Hawkesbury Radio Astronomy Observatory

HawkRAO - Sydney, NSW, Australia


Introduction

Radio astronomy is the perfect combination of my long-standing interests in radio and astronomy.  Even after more than the half-a-century since my first crystal set, radio is still like magic to me.  Add to that the wondrous objects which can be observed in the cosmic realm and perhaps my constant fascination with radio astronomy should be regarded as not so "unusual".

This website provides some details of various projects related to radio astronomy engaged in at HawkRAO, including HI Line observations and Pulsar observations.

Past Project: Extra-Galactic HI Line Observations

Signals from neutral hydrogen can be received from any direction in space due to its abundance within our own home galaxy. Doing so entails a moderate level of difficulty. An extra step in difficulty is encountered when attempting to receive HI signals from other galaxies.

This project deals with receiving signals from two external galaxies - the Small and Large Magellanic clouds.

Use the 'HI Line Observations' navigation button above to view the HI line project (opens in a new window).

Current Project: Pulsar Detection

Attempting to detect signals from rotating neutron stars is a challenging pursuit. The prospect of detecting signals from such fantastic objects provides the motivation to embark on the hunt for pulsars.  There are a number of pulsars within the reach of capable citizen scientists with antenna sizes providing apertures equivalent to parabolic dishes of 3 to 10 metres in diameter.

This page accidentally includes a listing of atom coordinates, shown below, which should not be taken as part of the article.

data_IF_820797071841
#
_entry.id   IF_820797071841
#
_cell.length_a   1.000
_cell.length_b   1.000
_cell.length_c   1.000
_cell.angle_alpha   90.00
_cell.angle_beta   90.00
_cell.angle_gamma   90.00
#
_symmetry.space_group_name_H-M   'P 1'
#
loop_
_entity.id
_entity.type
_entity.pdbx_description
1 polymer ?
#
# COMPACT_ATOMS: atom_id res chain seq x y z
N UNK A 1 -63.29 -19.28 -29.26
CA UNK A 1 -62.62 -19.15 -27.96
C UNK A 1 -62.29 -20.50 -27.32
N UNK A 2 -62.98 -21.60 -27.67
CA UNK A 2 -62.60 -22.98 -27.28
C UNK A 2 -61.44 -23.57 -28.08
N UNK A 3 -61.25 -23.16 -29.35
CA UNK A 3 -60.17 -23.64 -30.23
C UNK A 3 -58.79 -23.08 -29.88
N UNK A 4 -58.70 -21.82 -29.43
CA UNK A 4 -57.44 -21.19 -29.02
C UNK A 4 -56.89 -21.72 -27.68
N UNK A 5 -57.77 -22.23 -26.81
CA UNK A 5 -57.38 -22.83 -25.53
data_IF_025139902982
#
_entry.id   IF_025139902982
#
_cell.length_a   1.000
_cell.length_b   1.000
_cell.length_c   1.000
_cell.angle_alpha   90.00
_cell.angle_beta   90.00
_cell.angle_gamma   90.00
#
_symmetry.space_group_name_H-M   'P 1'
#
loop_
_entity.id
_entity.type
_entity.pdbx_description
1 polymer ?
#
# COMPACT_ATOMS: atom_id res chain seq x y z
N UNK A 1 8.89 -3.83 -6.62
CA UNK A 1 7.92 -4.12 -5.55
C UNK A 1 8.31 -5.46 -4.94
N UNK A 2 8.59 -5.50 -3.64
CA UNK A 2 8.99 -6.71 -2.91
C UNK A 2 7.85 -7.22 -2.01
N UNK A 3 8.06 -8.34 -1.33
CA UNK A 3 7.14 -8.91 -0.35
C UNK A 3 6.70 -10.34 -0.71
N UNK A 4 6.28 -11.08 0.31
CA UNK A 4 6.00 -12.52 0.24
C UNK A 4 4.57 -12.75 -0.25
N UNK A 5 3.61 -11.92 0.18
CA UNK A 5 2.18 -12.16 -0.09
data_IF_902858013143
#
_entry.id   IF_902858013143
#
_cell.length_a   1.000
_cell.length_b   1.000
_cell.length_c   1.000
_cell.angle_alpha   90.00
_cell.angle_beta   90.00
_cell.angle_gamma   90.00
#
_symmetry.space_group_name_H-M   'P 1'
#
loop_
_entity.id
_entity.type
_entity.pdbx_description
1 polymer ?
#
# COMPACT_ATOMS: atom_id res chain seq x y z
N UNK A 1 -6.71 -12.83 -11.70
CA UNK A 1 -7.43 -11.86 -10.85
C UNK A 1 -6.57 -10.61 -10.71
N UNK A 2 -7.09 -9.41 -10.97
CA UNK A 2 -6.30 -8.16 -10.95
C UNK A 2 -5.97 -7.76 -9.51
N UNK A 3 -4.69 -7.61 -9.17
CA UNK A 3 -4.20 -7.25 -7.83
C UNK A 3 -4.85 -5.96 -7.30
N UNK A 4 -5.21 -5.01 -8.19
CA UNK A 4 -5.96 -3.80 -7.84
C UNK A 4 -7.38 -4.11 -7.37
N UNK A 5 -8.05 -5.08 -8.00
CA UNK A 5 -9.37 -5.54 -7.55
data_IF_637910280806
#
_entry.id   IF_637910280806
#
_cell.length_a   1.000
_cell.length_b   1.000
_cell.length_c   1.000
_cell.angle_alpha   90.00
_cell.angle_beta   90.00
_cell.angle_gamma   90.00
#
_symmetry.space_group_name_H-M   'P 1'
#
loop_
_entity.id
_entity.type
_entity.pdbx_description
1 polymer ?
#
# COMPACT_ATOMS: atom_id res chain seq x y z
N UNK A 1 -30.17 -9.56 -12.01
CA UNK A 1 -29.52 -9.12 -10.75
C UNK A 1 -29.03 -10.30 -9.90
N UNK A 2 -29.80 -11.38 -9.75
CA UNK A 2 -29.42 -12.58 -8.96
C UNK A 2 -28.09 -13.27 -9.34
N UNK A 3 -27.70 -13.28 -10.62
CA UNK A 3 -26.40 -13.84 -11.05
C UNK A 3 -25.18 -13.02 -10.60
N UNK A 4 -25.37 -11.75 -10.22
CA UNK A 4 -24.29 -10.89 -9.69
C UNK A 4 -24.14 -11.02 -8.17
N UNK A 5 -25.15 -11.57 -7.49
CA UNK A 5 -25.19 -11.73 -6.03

I have engaged in this pursuit for a number of years (more than 4 years), but remained unsuccessful until now (May 2017).  I have had many results in the past which appeared to be a possible detection, but failed the repeatability criterion.  Results have been variable due to high levels of radio frequency interference (RFI) present at this location - further degraded by access to only a small patch of sky through the vegetation which covers the site.

As of April 2017 I embarked on yet another attempt to receive signals from the Vela pulsar at the frequency of 436 MHz at HawkRAO.

This time I was successful !!!

Use the 'Pulsar Observations' navigation button above to view the pulsar project (opens in a new window).

Neutron Star Group

There are a number of citizen scientists who have achieved success at detecting pulsars.  I maintain a website which lists details about those citizen scientists, as well as discussing the challenges for such success.  These details and information can be found here...

Neutron Star Group

This website is designed to encourage others to engage in the exciting and challenging exercise of pulsar detection.

Possible Future Project: Ku Band Radio Astronomy

Due to the ready availability of Satellite TV components, assembling a radio astronomy telescope around the frequency of 10 GHz to 12 GHz is relatively easy.  While the extra-terrestrial objects observable with such a system are generally limited to the Sun and Moon, basic radio astronomy principles can be clearly demonstrated.

A future project could investigate whether this short list of observable objects can be expanded.

Background

Some 25 years ago I did a small project in radio astronomy which involved interferometry of the Sun.  Due to retirement of the old PCs where data was stored, the only remaining details of this activity are as shown below...

A simple result - nonetheless the catalyst for an ongoing fascination with things cosmic...


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